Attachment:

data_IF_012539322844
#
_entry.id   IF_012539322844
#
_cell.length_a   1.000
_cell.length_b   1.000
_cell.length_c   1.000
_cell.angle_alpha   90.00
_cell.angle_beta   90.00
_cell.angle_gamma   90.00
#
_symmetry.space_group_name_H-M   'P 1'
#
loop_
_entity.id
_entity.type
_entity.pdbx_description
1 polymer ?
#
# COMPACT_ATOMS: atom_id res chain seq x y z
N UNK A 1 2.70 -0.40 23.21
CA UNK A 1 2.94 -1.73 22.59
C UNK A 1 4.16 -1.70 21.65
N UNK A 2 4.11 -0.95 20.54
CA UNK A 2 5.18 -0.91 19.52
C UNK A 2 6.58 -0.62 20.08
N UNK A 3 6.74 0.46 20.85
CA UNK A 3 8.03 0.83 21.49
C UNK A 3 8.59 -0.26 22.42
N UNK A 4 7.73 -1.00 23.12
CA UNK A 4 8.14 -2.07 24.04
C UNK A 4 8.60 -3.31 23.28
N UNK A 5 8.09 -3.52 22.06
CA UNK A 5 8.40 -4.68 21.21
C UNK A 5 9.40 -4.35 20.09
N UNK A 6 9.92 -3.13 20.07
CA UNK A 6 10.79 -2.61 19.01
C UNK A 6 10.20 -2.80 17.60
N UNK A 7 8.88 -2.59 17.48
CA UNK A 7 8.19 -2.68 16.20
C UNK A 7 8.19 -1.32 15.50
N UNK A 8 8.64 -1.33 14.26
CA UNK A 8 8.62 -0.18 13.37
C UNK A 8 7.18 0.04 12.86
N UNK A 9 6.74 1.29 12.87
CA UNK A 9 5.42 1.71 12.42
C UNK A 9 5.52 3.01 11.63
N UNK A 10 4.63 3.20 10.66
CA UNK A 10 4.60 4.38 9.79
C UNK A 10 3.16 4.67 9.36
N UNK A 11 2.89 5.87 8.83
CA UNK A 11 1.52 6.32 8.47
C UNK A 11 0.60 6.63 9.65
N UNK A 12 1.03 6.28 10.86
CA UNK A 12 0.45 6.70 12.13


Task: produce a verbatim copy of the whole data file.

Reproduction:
data_IF_012539322844
#
_entry.id   IF_012539322844
#
_cell.length_a   1.000
_cell.length_b   1.000
_cell.length_c   1.000
_cell.angle_alpha   90.00
_cell.angle_beta   90.00
_cell.angle_gamma   90.00
#
_symmetry.space_group_name_H-M   'P 1'
#
loop_
_entity.id
_entity.type
_entity.pdbx_description
1 polymer ?
#
# COMPACT_ATOMS: atom_id res chain seq x y z
N UNK A 1 2.70 -0.40 23.21
CA UNK A 1 2.94 -1.73 22.59
C UNK A 1 4.16 -1.70 21.65
N UNK A 2 4.11 -0.95 20.54
CA UNK A 2 5.18 -0.91 19.52
C UNK A 2 6.58 -0.62 20.08
N UNK A 3 6.74 0.46 20.85
CA UNK A 3 8.03 0.83 21.49
C UNK A 3 8.59 -0.26 22.42
N UNK A 4 7.73 -1.00 23.12
CA UNK A 4 8.14 -2.07 24.04
C UNK A 4 8.60 -3.31 23.28
N UNK A 5 8.09 -3.52 22.06
CA UNK A 5 8.40 -4.68 21.21
C UNK A 5 9.40 -4.35 20.09
N UNK A 6 9.92 -3.13 20.07
CA UNK A 6 10.79 -2.61 19.01
C UNK A 6 10.20 -2.80 17.60
N UNK A 7 8.88 -2.59 17.48
CA UNK A 7 8.19 -2.68 16.20
C UNK A 7 8.19 -1.32 15.50
N UNK A 8 8.64 -1.33 14.26
CA UNK A 8 8.62 -0.18 13.37
C UNK A 8 7.18 0.04 12.86
N UNK A 9 6.74 1.29 12.87
CA UNK A 9 5.42 1.71 12.42
C UNK A 9 5.52 3.01 11.63
N UNK A 10 4.63 3.20 10.66
CA UNK A 10 4.60 4.38 9.79
C UNK A 10 3.16 4.67 9.36
N UNK A 11 2.89 5.87 8.83
CA UNK A 11 1.52 6.32 8.47
C UNK A 11 0.60 6.63 9.65
N UNK A 12 1.03 6.28 10.86
CA UNK A 12 0.45 6.70 12.13